On the one hand, it's me. After years of therapy and self-reflection - plus regular stress-relieving boxing workouts and antidepressants - I've finally developed self-compassion. Yes, I was tempted to downplay my emotions and think: Now pull yourself together! Compared to what's going on in the world right now, your little breakup is a joke! But I decided not to feel guilty and to allow myself to grieve. This is extremely important if you want to deal with a breakup - says Jennifer Hollinshead, the founder and clinical director of the Peak Resilience advice center in Vancouver. She says the first step is not to get ready for being sad about not having love. “Find out: I want love. That is a need that I have and that is currently not being met. So of course I'm sad. ”And that's perfectly okay too.

I decided not to feel guilty and to allow myself to grieve.

Because my boyfriend ended the relationship during a global crisis, I realized once again that control is an illusion. The only thing I have control over is myself and my actions. Everything else - from my ex's feelings to the stock market - is out of my hands. Like the rest of the world, I am learning this important lesson all over again. And it makes me feel less alone. Realizing that everyone in the world is having similar experiences to yours can help you cope better with the whole situation, says Hollinshead.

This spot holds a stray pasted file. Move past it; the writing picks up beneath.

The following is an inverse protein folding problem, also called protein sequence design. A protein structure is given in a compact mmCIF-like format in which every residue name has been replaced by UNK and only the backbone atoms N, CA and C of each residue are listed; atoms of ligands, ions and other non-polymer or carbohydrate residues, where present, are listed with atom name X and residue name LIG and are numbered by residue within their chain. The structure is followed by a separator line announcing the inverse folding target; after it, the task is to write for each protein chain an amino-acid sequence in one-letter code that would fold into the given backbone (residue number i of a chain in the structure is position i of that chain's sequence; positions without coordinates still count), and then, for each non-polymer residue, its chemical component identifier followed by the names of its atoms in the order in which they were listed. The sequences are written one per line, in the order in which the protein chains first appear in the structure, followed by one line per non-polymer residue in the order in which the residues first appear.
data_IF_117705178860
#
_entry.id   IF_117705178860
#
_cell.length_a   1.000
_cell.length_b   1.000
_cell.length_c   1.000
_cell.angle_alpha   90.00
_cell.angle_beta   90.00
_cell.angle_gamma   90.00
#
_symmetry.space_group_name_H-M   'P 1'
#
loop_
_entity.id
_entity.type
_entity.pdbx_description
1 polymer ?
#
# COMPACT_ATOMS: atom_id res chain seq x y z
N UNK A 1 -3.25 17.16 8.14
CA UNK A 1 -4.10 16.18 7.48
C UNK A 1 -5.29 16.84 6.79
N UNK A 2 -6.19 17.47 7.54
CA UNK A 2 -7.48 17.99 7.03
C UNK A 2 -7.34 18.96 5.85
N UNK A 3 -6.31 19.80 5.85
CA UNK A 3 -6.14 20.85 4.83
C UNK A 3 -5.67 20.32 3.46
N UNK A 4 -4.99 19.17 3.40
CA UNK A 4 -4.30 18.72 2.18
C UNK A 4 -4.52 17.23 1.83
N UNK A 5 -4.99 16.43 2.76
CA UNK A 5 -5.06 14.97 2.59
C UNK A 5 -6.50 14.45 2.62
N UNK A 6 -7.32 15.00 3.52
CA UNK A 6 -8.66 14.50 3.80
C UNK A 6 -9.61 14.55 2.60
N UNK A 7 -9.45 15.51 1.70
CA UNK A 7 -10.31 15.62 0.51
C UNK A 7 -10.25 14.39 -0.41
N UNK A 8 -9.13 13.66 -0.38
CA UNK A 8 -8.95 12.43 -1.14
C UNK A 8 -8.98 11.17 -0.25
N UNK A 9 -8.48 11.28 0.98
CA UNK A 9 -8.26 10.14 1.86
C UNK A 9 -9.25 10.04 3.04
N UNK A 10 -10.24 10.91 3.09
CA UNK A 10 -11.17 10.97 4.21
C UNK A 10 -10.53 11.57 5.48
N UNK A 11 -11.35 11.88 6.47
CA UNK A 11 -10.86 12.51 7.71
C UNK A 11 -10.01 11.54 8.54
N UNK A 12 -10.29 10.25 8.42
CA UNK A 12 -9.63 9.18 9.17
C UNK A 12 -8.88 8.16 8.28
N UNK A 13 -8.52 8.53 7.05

There could of course be other reasons why my mental health has remained stable over the past few weeks. For example, some people with anxiety disorders may currently experience their symptoms as less severe because they are already prepared for the worst - they have already played through even unlikely worst-case scenarios in their heads. The fact that some of our greatest fears become a reality during the pandemic means we can finally take a deep breath because the worst has already happened and we are still okay. "Research shows that people tend to focus on the things they really need to focus on under traumatic circumstances," says Hollinshead. Non-essential things - like a shitty breakup - then automatically take a back seat.

I want to use this separation as an opportunity to focus on myself. I'm trying to get out more confident, stronger, and more independent on the other side of the pandemic.

Whatever my personal reason, I am now in the fifth week of self-isolation and I am surprisingly fine. I work as a freelance writer and I love my job. I have two small dogs and an apartment that has become my oasis. My therapist, friends and my parents give me strength; we chat almost every day via FaceTime and Zoom - more often than before the social distancing era.
Although I wish we were still together, I also use this time to understand that I will survive the whole thing without him and maybe even grow from it. I'll admit that I find it tempting to set up Zoom dates with any Tinder match, but I try to control myself. I want to use this separation as an opportunity to focus on myself. I'm trying to get out more confident, stronger, and more independent on the other side of the pandemic.